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Yankees hold on for 8-5 victory over Red Sox

The New York Yankees' Mark Teixeira (25) celebrates

The New York Yankees' Mark Teixeira (25) celebrates his two-run home run that also drove in Brett Gardner, center, during the first inning of a game against the Boston Red Sox in Boston, Sunday, May 3, 2015. Credit: AP / Michael Dwyer

BOSTON - Credit the Red Sox, down eight runs with two outs and no one on in the bottom of the sixth inning, for making a game of it.

The Yankees were more than glad to do just that, secure in this bottom line:

They left Fenway Park Sunday night as one of baseball's hottest teams, having completed a three-game sweep of the Red Sox with an 8-5 victory in front of 33,198.

Many of those had exited when things got most dramatic -- David Ortiz against Andrew Miller with the bases loaded and two outs in the bottom of the ninth -- and even a little heated, the result of two hit batsmen.

The AL East-leading Yankees (16-9), who received a two-run homer from Mark Teixeira and a three-run shot from Brett Gardner, have won 13 of their last 16 games, putting their 3-6 start in the rearview mirror.

After executing their first Fenway sweep of a series of at least three games since Aug. 18-21, 2006 (five games), the Yankees will begin a three-game series Monday night in Toronto.

"It's not easy to do," Joe Girardi said of sweeping the Red Sox at Fenway Park. "This is a tough place to play."

The Yankees, who had 14 hits -- including four by Jacoby Ellsbury, who reached base six times and lifted his average to .351 -- knocked out Joe Kelly after 42/3 innings and took an 8-0 lead into the bottom of the sixth.

Boston fans began streaming out of Fenway after Gardner's blast but, as he said: "You never have enough runs in this ballpark."

Adam Warren, who allowed one hit through the first five innings, retired the first two batters in the sixth, but by the time the inning was over, the Red Sox (12-13) had sent 10 to the plate, including the potential tying run.

Dustin Pedroia started the rally with a single and Ortiz brought him in with a double off the Green Monster. Warren then hit Hanley Ramirez in the left hip, and Ramirez responded by gesturing and yelling at him.

"There was no intent there," Warren said. "I was a little confused why he reacted like that."

Boston righthander Edward Mujica appeared to retaliate with one out in the eighth, hitting Ellsbury -- who is 19-for- his-last-40 at the plate -- in the right hip with his 3-and-0 pitch. That brought a warning to both teams by umpire Jeff Nelson and prompted CC Sabathia to leave the Yankees' dugout to shout and glare at Mujica.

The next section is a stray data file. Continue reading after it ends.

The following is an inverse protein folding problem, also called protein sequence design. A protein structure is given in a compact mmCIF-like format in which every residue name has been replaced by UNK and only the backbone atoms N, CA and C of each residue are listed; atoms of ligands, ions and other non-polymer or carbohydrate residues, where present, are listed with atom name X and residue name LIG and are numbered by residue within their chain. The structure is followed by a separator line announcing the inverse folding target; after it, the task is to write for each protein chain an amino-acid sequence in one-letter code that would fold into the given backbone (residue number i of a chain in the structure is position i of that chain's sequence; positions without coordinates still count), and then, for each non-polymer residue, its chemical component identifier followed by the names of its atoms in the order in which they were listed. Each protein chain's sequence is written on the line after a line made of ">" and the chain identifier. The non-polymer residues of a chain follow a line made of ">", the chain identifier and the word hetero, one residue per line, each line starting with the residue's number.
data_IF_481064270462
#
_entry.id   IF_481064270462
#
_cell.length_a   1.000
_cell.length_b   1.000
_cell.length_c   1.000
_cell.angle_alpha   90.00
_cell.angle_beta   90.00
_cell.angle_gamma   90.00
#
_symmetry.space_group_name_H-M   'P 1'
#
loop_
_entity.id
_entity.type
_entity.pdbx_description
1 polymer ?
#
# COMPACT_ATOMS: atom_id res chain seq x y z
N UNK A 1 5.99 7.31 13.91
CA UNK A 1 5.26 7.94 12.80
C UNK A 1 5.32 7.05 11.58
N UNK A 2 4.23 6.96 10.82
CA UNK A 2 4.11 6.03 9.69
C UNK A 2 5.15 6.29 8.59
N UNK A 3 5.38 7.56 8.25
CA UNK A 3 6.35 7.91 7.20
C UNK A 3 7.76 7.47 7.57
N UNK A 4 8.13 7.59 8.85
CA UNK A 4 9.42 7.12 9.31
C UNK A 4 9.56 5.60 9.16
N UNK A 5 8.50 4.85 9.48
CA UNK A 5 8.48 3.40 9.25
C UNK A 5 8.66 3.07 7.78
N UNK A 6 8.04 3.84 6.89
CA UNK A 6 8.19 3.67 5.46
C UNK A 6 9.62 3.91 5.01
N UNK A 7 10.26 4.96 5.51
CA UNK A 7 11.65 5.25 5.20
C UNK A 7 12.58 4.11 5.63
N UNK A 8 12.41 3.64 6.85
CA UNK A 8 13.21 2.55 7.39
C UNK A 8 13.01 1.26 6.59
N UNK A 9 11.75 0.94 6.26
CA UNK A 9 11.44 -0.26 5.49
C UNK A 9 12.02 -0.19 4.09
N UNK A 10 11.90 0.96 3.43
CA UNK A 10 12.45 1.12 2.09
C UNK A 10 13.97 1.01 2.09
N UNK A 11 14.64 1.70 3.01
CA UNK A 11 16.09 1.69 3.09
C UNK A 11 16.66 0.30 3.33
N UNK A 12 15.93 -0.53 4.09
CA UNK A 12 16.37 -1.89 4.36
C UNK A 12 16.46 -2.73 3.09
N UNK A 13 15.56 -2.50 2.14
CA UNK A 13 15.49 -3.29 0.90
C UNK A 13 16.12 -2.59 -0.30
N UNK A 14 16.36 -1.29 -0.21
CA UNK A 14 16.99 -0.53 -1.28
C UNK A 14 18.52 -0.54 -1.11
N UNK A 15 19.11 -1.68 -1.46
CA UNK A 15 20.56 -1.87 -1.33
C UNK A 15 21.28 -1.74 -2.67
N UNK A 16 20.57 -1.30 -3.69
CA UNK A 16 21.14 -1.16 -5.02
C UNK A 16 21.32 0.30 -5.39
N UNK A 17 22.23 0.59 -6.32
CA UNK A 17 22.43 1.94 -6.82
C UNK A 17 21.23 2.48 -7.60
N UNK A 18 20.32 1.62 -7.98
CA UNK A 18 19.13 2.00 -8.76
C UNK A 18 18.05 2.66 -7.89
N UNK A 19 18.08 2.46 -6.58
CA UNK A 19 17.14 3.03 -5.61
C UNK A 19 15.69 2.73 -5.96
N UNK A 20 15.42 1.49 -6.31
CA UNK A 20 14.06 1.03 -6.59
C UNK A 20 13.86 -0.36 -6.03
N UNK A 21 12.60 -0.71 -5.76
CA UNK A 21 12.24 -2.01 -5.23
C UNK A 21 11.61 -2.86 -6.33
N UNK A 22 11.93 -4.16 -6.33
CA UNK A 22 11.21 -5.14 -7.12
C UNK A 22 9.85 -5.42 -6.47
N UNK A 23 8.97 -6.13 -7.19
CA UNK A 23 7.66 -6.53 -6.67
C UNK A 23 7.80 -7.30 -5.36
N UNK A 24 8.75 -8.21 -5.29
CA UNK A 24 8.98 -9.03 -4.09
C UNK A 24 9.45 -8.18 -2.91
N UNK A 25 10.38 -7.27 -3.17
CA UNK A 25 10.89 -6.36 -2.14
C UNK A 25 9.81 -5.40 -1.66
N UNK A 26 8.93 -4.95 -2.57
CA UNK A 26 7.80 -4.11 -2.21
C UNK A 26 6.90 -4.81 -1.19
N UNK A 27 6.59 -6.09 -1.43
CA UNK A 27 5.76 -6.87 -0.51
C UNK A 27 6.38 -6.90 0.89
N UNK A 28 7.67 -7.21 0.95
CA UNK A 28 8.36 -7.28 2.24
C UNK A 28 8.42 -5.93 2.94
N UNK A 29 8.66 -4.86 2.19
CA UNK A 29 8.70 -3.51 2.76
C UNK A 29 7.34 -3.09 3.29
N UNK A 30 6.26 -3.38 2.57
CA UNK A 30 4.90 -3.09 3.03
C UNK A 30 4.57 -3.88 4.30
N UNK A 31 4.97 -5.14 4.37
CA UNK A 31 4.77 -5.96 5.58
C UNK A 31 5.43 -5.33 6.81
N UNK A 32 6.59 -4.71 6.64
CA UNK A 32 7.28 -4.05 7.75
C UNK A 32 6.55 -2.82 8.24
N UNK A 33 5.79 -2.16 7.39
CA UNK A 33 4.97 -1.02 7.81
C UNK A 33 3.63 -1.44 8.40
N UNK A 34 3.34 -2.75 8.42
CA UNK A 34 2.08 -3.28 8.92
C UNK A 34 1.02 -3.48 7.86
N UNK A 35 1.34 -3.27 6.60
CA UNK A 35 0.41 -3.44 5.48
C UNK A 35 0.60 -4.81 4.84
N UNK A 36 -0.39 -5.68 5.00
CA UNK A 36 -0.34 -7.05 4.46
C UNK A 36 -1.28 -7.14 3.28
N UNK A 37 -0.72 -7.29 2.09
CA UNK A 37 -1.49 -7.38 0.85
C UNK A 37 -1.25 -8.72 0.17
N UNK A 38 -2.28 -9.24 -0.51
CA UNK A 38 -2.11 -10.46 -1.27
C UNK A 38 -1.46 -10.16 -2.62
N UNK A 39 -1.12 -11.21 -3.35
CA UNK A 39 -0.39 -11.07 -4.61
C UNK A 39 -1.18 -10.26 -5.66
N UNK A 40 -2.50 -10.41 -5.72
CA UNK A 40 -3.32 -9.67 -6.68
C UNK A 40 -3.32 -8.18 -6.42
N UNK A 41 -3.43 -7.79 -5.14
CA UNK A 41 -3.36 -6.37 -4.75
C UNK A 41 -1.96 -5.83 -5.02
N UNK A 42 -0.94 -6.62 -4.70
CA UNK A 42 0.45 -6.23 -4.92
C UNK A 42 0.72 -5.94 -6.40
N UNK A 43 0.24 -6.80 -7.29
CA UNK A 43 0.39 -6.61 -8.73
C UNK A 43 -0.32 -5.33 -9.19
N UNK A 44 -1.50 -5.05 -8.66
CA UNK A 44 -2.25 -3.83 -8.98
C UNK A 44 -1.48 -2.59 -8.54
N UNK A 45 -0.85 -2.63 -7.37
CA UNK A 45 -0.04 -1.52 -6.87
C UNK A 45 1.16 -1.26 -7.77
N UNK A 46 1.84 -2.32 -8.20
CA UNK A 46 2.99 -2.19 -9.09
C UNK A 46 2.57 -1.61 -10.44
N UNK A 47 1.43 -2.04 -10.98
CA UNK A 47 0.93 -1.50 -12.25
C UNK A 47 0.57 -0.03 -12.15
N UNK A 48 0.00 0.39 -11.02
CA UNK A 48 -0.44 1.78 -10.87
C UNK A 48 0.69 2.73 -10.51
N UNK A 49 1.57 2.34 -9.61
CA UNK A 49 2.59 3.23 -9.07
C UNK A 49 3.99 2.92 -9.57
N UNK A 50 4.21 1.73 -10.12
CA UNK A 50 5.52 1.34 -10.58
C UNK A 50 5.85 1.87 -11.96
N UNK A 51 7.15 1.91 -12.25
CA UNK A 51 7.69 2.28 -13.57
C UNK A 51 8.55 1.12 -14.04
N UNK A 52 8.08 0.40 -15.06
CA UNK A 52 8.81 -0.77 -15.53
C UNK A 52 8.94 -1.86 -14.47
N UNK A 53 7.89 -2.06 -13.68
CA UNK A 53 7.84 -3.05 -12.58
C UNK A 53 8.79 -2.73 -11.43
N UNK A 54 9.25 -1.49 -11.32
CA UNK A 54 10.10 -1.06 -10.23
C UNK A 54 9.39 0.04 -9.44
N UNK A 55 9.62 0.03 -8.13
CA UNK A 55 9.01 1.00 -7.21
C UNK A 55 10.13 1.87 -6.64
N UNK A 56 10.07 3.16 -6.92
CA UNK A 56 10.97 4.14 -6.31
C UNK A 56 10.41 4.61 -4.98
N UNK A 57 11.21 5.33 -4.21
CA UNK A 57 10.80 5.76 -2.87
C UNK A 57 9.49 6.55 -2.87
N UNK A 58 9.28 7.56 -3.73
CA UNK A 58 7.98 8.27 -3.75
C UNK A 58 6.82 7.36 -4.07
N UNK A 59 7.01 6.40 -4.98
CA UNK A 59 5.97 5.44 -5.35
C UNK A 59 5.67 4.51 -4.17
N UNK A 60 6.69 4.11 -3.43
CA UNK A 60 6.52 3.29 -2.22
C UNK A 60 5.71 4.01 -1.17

"I thought they hit Jacoby on purpose, yes," Sabathia said.

Mujica threw two pitches inside and one outside before hitting Ellsbury with his fourth one, a 90-mph fastball. "I don't know why he [Ramirez] got all riled up in the first place," Ellsbury said.

He did not think about charging the mound. "I don't need to get thrown out," Ellsbury said. "It didn't hurt anyways. I didn't feel it. It was a great win for us. Obviously, this rivalry gets heated up. I've been a part of it for eight years now."

After Ramirez was hit, Pablo Sandoval singled to make it 8-2. Girardi had seen enough, calling on long man Esmil Rogers to face Mike Napoli. The first baseman, hitting .160 with one homer and four RBIs in a rough start to the year, skied a 0-and-1 pitch just over the Green Monster for a three-run homer to make it 8-5.

Daniel Nava walked and Xander Bogaerts reached on an infield single, bringing Blake Swihart to the plate as the tying run, but Rogers struck out the rookie catcher to end the inning.

Rogers retired the first two batters of the seventh before giving way to lefthander Justin Wilson, who retired Ortiz on a lineout to left. Gardner, whose three-run shot off lefty Craig Breslow in the sixth made it 8-0, charged in to make a diving catch.

With Dellin Betances unavailable after pitching the previous two games, Wilson started the eighth and allowed a leadoff single to Ramirez. After Wilson struck out Sandoval, David Carpenter got Napoli to ground into an inning-ending 6-4-3 double play on his first pitch.

Miller sandwiched a pair of walks around two strikeouts in the ninth, bringing Pedroia to the plate as the tying run with two outs. Chase Headley's error loaded the bases for Ortiz, who lined out to center just as the clock struck midnight.

"It wasn't ideal," said Miller, now 10-for-10 in saves. "He's [Ortiz] got a flare for the dramatic. The most impressive parts of his career has been what he's done in those situations. It's not how I drew it up."

Except, of course, the end result.

New York Sports